2. The Decision of the Administrative Council of 8 June 1984 revising the amounts of fees states (Article 2, first sentence) that the new amounts of fees shall be binding on payments made on or after 3 January 1985. It does not therefore focus on the date on which payment becomes due (in the present case 13 December 1984), which is the first date on which the fee could be validly paid. Since the due date preceded the key date for the new fee schedule, the amount of fees owed would obviously, unless paid prior to 3 January, increase before the period for payment laid down in Articles 78(2) and 79(2) EPC expired on 13 January 1985. Only for renewal fees is the day on which they fall due decisive, this being a matter governed by Rule 37(1), third sentence, EPC. The reference to a date of payment and not to the date on which payment falls due is quite clear in Article 2 of the Administrative Council Decision. A similar provision concerning changes in currency equivalents is contained in Article 6(4) RFees.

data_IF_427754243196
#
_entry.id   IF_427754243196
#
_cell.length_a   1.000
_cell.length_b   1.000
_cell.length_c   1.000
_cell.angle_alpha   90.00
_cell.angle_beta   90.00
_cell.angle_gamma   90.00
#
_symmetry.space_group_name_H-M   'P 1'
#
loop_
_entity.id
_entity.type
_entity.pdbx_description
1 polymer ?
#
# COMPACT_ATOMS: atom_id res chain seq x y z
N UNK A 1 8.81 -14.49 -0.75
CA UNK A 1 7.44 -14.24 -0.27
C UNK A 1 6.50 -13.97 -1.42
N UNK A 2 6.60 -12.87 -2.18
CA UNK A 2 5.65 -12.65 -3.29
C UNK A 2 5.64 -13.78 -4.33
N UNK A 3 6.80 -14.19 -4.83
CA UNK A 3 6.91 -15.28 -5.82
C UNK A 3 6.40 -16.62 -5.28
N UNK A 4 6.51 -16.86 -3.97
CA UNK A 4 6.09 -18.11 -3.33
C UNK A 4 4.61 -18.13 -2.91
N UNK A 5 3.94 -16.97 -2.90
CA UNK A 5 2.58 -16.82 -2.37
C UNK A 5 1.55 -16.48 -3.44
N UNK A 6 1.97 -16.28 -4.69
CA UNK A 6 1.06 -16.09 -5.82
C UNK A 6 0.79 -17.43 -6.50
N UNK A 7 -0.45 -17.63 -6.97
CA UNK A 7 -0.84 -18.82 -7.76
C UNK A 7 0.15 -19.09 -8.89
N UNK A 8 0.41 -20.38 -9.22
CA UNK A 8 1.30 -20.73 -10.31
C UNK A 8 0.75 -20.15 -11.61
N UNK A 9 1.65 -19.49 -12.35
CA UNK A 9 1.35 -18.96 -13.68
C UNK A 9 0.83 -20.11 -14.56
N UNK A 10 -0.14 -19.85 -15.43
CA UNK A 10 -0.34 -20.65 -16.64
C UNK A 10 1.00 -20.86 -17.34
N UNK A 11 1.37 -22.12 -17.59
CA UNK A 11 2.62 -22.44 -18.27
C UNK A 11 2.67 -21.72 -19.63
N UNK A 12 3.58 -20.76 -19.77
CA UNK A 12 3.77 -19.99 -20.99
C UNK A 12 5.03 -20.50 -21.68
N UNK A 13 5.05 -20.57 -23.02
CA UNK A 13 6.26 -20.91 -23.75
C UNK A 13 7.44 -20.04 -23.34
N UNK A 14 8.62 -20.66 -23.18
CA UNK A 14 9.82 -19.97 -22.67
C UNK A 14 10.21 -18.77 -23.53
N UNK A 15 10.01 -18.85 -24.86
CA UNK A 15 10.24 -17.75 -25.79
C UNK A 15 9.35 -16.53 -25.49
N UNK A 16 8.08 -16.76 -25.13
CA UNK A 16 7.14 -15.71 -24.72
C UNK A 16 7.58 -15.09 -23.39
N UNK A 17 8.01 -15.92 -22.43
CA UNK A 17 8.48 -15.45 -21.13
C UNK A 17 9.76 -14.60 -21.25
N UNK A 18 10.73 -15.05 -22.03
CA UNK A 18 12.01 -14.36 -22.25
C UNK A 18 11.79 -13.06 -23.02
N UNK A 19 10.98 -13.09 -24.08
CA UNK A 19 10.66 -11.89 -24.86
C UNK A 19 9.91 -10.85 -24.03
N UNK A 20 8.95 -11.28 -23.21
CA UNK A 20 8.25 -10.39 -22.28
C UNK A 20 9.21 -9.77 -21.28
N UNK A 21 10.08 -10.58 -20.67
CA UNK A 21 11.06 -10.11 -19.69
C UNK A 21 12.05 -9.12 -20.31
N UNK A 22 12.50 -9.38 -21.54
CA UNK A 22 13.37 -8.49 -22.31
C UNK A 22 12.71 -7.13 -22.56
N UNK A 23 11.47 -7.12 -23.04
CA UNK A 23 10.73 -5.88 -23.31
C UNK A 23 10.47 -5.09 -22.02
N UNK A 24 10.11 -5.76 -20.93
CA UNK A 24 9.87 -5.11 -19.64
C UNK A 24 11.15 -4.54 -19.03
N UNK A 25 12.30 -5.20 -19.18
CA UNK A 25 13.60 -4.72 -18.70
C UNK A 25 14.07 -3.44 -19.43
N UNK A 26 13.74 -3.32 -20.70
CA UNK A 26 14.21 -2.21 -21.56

3. The only possible interpretation of Article 2 of the Administrative Council Decision and Articles 8(3) and 6(4), fourth sentence, of the Rules relating to Fees is that Article 8(3) RFees does not apply to the key date for the new fee schedule. This follows both from the wording of Article 2, first sentence, of the Decision and from that of Article 8(3) RFees. The date on which according to Article 2, first sentence, of the Decision the new amounts of fees become binding, namely "payments made on or after 3 January 1985" cannot be regarded as a "period" in the meaning of Article 8(3) RFees. Comparing this provision, as the appellants do, with Rule 85a EPC is unwarranted, since the Rule assumes the non-observance of a period, from which it follows that Article 8(3) RFees is also concerned with this initial or basic period. This conclusion is confirmed if the situation is compared with that regulated by Article 6(4), fourth sentence, RFees, which concerns the date on which new exchange rates become binding. Had the Administrative Council intended the ten-day rule to apply to the key date, it could have said so in the ruling on difference payments in Article 3 of its Decision. An applicant furnishing "ten-day proof" could then have been exempted from any further payment. That the Administrative Council did not do this must not be regarded as an omission and for this reason alone, it is impossible to exempt a person making a payment from the need to make good any shortfall by application by analogy of Article 8(3) RFees.